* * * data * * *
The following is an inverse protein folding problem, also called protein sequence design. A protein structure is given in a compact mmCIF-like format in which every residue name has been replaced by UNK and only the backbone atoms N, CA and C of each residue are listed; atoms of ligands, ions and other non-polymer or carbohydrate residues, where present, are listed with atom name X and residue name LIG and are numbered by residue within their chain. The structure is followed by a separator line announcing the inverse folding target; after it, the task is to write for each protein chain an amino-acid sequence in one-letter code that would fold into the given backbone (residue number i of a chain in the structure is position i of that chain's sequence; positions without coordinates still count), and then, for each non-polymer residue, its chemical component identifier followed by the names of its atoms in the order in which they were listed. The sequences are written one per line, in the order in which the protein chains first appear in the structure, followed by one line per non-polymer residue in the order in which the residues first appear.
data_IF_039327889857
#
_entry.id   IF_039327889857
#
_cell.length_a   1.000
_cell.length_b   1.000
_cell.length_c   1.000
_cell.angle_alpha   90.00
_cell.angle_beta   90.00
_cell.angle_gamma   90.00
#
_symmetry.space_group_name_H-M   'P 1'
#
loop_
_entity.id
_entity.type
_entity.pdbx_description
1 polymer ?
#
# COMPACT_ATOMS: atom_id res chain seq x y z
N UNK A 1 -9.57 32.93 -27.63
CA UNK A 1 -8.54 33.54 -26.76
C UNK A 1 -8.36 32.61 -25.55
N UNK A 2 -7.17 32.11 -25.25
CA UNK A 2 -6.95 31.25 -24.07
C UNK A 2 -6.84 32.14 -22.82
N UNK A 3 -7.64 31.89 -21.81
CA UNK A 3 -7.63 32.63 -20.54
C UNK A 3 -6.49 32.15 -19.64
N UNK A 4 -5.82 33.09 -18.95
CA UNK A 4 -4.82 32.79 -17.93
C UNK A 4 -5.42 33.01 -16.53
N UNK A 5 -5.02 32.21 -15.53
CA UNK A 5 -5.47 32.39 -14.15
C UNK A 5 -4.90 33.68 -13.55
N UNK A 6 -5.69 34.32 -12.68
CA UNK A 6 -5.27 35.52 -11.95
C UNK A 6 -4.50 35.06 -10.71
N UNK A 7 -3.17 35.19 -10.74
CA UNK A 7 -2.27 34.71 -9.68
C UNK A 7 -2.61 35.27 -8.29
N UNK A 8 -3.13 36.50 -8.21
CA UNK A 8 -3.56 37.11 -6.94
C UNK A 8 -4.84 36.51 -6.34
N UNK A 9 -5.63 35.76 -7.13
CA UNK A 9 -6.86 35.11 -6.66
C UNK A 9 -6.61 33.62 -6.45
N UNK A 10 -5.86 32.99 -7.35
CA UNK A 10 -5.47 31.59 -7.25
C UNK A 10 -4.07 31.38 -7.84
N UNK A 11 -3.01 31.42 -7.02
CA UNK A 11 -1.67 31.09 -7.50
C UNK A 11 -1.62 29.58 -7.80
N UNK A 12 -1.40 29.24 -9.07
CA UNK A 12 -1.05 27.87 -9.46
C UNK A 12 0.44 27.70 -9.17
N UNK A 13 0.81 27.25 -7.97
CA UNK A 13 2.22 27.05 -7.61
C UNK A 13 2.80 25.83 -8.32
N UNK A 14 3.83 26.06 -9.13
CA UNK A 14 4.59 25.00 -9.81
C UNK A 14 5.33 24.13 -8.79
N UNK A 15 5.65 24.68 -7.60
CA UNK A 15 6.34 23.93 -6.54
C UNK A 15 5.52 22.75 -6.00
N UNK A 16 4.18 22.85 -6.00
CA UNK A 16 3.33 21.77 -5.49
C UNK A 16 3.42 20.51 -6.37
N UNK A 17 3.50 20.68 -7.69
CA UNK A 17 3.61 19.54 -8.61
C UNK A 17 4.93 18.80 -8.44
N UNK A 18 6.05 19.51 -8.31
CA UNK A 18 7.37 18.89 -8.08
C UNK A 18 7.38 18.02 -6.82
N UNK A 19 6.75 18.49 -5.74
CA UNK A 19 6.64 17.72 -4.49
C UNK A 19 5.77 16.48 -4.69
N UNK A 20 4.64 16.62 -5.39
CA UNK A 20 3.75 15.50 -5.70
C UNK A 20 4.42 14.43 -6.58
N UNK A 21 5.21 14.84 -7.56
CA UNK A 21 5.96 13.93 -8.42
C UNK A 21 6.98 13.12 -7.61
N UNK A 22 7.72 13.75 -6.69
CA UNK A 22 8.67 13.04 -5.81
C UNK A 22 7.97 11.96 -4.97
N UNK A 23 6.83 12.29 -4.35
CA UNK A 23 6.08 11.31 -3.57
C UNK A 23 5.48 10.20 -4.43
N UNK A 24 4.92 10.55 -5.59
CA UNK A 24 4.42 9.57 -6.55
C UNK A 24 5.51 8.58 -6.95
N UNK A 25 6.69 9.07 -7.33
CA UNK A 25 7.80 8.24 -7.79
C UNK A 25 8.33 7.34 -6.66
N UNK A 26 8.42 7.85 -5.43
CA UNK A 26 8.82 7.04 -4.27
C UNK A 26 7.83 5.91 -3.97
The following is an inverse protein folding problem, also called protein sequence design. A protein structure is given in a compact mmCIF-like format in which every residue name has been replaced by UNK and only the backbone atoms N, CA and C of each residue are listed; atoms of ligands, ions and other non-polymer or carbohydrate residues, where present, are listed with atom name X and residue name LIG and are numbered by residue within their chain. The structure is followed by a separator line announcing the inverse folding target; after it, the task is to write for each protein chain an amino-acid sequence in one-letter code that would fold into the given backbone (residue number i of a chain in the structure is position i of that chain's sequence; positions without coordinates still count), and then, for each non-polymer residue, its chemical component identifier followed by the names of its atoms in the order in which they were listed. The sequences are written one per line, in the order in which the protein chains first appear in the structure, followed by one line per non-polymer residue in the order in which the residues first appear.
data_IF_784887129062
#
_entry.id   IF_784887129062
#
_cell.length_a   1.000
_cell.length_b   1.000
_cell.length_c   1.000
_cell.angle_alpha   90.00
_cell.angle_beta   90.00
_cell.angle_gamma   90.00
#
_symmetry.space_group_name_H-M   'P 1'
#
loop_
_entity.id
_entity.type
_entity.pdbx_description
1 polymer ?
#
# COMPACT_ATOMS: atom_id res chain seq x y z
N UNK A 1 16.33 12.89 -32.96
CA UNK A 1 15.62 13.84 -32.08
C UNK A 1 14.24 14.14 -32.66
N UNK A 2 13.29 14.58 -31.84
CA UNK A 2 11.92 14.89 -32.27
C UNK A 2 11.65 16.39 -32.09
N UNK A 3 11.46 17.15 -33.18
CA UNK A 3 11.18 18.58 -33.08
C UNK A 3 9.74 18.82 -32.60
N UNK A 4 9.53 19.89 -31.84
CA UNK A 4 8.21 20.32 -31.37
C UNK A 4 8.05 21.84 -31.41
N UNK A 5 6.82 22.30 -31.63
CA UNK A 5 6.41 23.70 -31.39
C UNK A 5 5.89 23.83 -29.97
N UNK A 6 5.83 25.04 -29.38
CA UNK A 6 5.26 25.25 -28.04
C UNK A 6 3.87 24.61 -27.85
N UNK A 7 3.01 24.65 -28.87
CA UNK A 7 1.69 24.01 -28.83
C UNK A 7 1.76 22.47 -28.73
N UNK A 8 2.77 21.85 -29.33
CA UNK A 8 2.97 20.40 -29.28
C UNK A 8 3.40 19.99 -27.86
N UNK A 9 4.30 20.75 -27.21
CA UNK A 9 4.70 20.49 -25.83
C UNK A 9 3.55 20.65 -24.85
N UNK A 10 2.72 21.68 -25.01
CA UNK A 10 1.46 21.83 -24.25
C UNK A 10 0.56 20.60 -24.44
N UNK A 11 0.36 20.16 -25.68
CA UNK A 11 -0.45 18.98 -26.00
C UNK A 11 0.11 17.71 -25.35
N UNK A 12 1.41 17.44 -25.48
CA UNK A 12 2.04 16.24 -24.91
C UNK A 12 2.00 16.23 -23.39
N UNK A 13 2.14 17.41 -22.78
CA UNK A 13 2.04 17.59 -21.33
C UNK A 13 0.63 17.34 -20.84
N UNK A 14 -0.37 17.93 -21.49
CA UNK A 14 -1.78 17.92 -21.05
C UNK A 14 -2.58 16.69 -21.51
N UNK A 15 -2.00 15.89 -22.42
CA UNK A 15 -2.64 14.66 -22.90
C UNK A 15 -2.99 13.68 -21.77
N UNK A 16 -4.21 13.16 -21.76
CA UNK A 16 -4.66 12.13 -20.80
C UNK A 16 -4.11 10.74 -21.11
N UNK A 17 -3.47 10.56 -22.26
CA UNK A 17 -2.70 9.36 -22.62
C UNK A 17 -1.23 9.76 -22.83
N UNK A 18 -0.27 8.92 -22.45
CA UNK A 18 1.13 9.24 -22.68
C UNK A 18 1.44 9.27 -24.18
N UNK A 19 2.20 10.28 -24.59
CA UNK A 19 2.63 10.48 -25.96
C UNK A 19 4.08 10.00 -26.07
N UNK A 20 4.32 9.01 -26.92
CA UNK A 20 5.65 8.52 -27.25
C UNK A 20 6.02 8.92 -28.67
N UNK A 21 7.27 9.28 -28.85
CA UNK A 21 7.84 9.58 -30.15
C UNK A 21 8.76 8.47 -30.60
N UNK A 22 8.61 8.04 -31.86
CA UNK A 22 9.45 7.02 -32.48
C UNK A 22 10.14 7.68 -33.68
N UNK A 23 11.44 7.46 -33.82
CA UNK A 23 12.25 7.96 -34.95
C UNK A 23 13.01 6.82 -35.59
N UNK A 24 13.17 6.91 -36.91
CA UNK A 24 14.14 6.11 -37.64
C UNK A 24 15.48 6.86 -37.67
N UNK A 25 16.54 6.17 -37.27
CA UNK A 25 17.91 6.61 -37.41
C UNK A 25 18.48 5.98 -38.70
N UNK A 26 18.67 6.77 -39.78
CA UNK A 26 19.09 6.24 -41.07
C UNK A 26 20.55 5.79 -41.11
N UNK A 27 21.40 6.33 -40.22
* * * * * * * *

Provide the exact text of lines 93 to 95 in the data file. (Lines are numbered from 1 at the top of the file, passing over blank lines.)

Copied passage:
C UNK A 24 5.51 8.58 -6.95
N UNK A 25 6.69 9.07 -7.33
CA UNK A 25 7.80 8.24 -7.79